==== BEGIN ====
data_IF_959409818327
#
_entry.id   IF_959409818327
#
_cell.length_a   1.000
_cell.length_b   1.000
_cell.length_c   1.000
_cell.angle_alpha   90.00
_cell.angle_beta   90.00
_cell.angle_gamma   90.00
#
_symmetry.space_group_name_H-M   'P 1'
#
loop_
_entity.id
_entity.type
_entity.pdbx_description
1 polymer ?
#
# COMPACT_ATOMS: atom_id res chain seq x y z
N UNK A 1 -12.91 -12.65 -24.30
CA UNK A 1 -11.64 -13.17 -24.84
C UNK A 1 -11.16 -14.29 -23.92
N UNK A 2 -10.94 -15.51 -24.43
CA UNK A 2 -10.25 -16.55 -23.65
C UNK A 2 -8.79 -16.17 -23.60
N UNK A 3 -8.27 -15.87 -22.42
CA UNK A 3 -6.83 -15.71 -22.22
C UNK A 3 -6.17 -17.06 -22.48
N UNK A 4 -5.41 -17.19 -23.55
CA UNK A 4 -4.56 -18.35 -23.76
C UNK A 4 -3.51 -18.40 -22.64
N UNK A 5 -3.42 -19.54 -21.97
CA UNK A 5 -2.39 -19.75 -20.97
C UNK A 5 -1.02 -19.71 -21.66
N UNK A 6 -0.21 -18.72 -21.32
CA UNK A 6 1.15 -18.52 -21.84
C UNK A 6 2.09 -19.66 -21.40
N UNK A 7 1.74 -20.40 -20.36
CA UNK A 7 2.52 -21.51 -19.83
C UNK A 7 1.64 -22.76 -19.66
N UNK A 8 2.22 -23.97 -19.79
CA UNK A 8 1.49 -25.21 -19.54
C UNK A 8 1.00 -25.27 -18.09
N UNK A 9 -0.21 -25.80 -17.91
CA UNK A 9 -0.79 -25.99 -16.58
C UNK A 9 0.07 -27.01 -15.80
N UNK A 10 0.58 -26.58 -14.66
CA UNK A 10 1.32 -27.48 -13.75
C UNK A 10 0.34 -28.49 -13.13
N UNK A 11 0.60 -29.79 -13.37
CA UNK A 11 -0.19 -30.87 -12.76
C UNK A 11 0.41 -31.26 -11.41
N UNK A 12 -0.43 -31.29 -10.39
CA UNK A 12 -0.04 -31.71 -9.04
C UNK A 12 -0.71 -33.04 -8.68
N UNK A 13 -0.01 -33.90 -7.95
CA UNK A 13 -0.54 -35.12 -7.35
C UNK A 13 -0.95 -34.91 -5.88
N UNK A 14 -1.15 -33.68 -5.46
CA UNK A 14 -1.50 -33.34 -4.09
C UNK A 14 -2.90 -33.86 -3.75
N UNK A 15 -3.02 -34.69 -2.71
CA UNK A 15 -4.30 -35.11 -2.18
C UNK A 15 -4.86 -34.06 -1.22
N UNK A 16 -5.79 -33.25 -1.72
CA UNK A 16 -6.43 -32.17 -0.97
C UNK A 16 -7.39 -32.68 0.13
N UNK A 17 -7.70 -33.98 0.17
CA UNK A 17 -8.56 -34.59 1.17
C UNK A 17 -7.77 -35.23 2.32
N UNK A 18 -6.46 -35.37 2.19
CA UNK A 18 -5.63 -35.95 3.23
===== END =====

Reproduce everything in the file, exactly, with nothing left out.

data_IF_959409818327
#
_entry.id   IF_959409818327
#
_cell.length_a   1.000
_cell.length_b   1.000
_cell.length_c   1.000
_cell.angle_alpha   90.00
_cell.angle_beta   90.00
_cell.angle_gamma   90.00
#
_symmetry.space_group_name_H-M   'P 1'
#
loop_
_entity.id
_entity.type
_entity.pdbx_description
1 polymer ?
#
# COMPACT_ATOMS: atom_id res chain seq x y z
N UNK A 1 -12.91 -12.65 -24.30
CA UNK A 1 -11.64 -13.17 -24.84
C UNK A 1 -11.16 -14.29 -23.92
N UNK A 2 -10.94 -15.51 -24.43
CA UNK A 2 -10.25 -16.55 -23.65
C UNK A 2 -8.79 -16.17 -23.60
N UNK A 3 -8.27 -15.87 -22.42
CA UNK A 3 -6.83 -15.71 -22.22
C UNK A 3 -6.17 -17.06 -22.48
N UNK A 4 -5.41 -17.19 -23.55
CA UNK A 4 -4.56 -18.35 -23.76
C UNK A 4 -3.51 -18.40 -22.64
N UNK A 5 -3.42 -19.54 -21.97
CA UNK A 5 -2.39 -19.75 -20.97
C UNK A 5 -1.02 -19.71 -21.66
N UNK A 6 -0.21 -18.72 -21.32
CA UNK A 6 1.15 -18.52 -21.84
C UNK A 6 2.09 -19.66 -21.40
N UNK A 7 1.74 -20.40 -20.36
CA UNK A 7 2.52 -21.51 -19.83
C UNK A 7 1.64 -22.76 -19.66
N UNK A 8 2.22 -23.97 -19.79
CA UNK A 8 1.49 -25.21 -19.54
C UNK A 8 1.00 -25.27 -18.09
N UNK A 9 -0.21 -25.80 -17.91
CA UNK A 9 -0.79 -25.99 -16.58
C UNK A 9 0.07 -27.01 -15.80
N UNK A 10 0.58 -26.58 -14.66
CA UNK A 10 1.32 -27.48 -13.75
C UNK A 10 0.34 -28.49 -13.13
N UNK A 11 0.60 -29.79 -13.37
CA UNK A 11 -0.19 -30.87 -12.76
C UNK A 11 0.41 -31.26 -11.41
N UNK A 12 -0.43 -31.29 -10.39
CA UNK A 12 -0.04 -31.71 -9.04
C UNK A 12 -0.71 -33.04 -8.68
N UNK A 13 -0.01 -33.90 -7.95
CA UNK A 13 -0.54 -35.12 -7.35
C UNK A 13 -0.95 -34.91 -5.88
N UNK A 14 -1.15 -33.68 -5.46
CA UNK A 14 -1.50 -33.34 -4.09
C UNK A 14 -2.90 -33.86 -3.75
N UNK A 15 -3.02 -34.69 -2.71
CA UNK A 15 -4.30 -35.11 -2.18
C UNK A 15 -4.86 -34.06 -1.22
N UNK A 16 -5.79 -33.25 -1.72
CA UNK A 16 -6.43 -32.17 -0.97
C UNK A 16 -7.39 -32.68 0.13
N UNK A 17 -7.70 -33.98 0.17
CA UNK A 17 -8.56 -34.59 1.17
C UNK A 17 -7.77 -35.23 2.32
N UNK A 18 -6.46 -35.37 2.19
CA UNK A 18 -5.63 -35.95 3.23